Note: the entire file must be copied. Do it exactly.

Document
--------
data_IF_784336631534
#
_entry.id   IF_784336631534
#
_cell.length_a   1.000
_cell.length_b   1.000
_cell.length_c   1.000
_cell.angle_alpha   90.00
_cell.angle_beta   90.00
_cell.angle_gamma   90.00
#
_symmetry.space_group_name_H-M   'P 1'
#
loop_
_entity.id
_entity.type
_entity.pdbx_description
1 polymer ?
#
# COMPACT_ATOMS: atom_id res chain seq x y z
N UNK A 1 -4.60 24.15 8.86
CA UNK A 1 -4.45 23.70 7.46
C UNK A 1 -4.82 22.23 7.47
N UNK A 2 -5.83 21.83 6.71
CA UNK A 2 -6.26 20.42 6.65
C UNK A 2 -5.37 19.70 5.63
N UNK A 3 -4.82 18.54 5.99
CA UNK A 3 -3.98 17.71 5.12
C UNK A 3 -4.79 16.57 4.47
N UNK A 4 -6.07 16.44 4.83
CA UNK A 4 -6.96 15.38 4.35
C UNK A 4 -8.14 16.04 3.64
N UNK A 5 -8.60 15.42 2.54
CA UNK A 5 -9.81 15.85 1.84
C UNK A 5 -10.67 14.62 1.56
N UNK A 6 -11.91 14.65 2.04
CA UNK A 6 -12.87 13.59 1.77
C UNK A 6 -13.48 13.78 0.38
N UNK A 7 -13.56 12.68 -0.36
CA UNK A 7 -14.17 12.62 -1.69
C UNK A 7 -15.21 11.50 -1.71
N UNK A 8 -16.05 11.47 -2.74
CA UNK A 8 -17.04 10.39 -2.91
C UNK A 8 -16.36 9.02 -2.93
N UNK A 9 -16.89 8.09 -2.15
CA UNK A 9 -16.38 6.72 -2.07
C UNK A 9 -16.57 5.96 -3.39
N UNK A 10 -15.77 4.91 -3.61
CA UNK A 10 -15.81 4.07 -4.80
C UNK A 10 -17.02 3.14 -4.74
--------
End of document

data_IF_784336631534
#
_entry.id   IF_784336631534
#
_cell.length_a   1.000
_cell.length_b   1.000
_cell.length_c   1.000
_cell.angle_alpha   90.00
_cell.angle_beta   90.00
_cell.angle_gamma   90.00
#
_symmetry.space_group_name_H-M   'P 1'
#
loop_
_entity.id
_entity.type
_entity.pdbx_description
1 polymer ?
#
# COMPACT_ATOMS: atom_id res chain seq x y z
N UNK A 1 -4.60 24.15 8.86
CA UNK A 1 -4.45 23.70 7.46
C UNK A 1 -4.82 22.23 7.47
N UNK A 2 -5.83 21.83 6.71
CA UNK A 2 -6.26 20.42 6.65
C UNK A 2 -5.37 19.70 5.63
N UNK A 3 -4.82 18.54 5.99
CA UNK A 3 -3.98 17.71 5.12
C UNK A 3 -4.79 16.57 4.47
N UNK A 4 -6.07 16.44 4.83
CA UNK A 4 -6.96 15.38 4.35
C UNK A 4 -8.14 16.04 3.64
N UNK A 5 -8.60 15.42 2.54
CA UNK A 5 -9.81 15.85 1.84
C UNK A 5 -10.67 14.62 1.56
N UNK A 6 -11.91 14.65 2.04
CA UNK A 6 -12.87 13.59 1.77
C UNK A 6 -13.48 13.78 0.38
N UNK A 7 -13.56 12.68 -0.36
CA UNK A 7 -14.17 12.62 -1.69
C UNK A 7 -15.21 11.50 -1.71
N UNK A 8 -16.05 11.47 -2.74
CA UNK A 8 -17.04 10.39 -2.91
C UNK A 8 -16.36 9.02 -2.93
N UNK A 9 -16.89 8.09 -2.15
CA UNK A 9 -16.38 6.72 -2.07
C UNK A 9 -16.57 5.96 -3.39
N UNK A 10 -15.77 4.91 -3.61
CA UNK A 10 -15.81 4.07 -4.80
C UNK A 10 -17.02 3.14 -4.74